As much as depression was the illness of nineties, mild bipolarity has become the new diagnosis for a slice of society that includes hard-to-treat depressives and some with a personal disposition that perhaps hedges into ordinary moodiness. Actually, many doctors believe that the widespread prescription of antidepressants over the past decade has been instrumental in uncovering, and even exacerbating, bipolar conditions. “As more and more people are taking antidepressants, more and more bipolarity is being exposed, because anyone who becomes hypomanic on antidepressants is bipolar,” says Ivan Goldberg, a psychiatrist with offices on the Upper East Side. “You look into their family history, and you almost always find an uncle, a grand-uncle, a parent who was irritable, irascible, and impossible—just plain difficult—and they were bipolar. Bipolarity has been thought of as a rare illness, but it’s actually a common one.” There’s even a separate diagnostic category for bipolar patients whose condition has been triggered by antidepressants: bipolar III. Says Joseph Goldberg, director of the Bipolar Disorders Research Program at the Zucker Hillside Hospital: “These patients don’t just listen to Prozac—they really listen to Prozac.”
Bipolarity, called manic-depression until the mid-twentieth century, has traditionally been considered not only a unique disease but also an awful one, involving an expansive kind of madness suited to creative achievement and personal chaos. Part of the mythology of the illness is that it tends to affect visionaries, like Shelley, Coleridge, and Blake, or flamboyant personalities—like Ted Turner, Jim Carrey, and Carrie Fisher, whose new fictionalized memoir, The Best Awful, deals with her battle with the condition. That there could be vast shades of bipolarity is a notion that was common at the turn of the last century but with little clinical currency in this one until recently. Nowadays, academic researchers have started to speak confidently of a “bipolar spectrum.” It’s a rainbow that includes highly functional people as well as those with powerful psychoses, some substance abusers, borderline-personality-disorder cases, and kids and adults with attention-deficit/hyperactivity disorder. Some doctors have even suggested renaming classical bipolarity “Cade’s disease,” after the first scientist to recognize the anti-manic qualities of lithium, thus effectively cutting full-blown mania out of the bipolarity picture.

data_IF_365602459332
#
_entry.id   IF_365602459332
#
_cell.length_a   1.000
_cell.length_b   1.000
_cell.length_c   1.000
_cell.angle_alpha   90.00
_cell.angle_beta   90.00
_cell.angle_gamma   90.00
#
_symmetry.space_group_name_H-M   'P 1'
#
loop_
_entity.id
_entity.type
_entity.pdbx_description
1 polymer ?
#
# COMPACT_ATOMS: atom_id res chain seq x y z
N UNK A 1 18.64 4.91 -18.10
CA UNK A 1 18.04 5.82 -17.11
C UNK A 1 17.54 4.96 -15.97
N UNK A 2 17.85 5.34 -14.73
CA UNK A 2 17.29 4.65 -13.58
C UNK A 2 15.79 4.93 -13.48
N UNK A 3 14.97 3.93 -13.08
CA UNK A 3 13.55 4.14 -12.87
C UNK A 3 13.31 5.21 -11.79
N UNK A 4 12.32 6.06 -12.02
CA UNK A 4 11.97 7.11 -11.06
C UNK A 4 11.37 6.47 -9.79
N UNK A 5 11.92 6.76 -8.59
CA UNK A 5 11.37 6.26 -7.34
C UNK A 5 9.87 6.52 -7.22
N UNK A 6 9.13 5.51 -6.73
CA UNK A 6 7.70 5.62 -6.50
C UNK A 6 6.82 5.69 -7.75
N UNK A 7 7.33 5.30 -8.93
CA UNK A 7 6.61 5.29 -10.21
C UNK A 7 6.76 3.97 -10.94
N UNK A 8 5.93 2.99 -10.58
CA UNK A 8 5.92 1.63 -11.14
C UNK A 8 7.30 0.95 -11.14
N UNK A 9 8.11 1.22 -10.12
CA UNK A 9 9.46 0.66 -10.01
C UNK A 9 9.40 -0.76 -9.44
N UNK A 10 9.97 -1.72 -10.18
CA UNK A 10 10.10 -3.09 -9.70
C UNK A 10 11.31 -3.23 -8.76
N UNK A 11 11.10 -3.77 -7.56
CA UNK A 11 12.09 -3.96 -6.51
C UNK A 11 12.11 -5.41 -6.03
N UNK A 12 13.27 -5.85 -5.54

Part of the spectrum is elucidated in the current edition of the DSM, the diagnostician’s bible: bipolar II, depressive periods alternating with at least four days of hypomania; cyclothymia, rapid cycles of mild lows and mild highs each lasting a few days, with few normal periods in between; and a category called bipolar “not otherwise specified.” Now psychiatrists talk not only about bipolar III, bipolarity triggered by antidepressants, but also other gradations of the illness, like bipolar IV, an agitated depression that predominantly affects people over 50 with “extroverted personalities that are sometimes, in my view misleadingly, described as ‘narcissistic,’ ” according to Hagop Akiskal, professor of psychiatry at the University of California, San Diego.
The psychiatric community is split on this expanding palette of diagnoses. “The heart of the controversy is that a lot of clinicians throw rigor out the window when they assume that any patient with irritability and mood symptoms automatically has bipolar disorder,” says Joseph Goldberg. “It’s fair to ask the question as a kind of hypothesis, but it remains a clinical diagnosis, without laboratory tests to validate it, and it can be overdiagnosed.”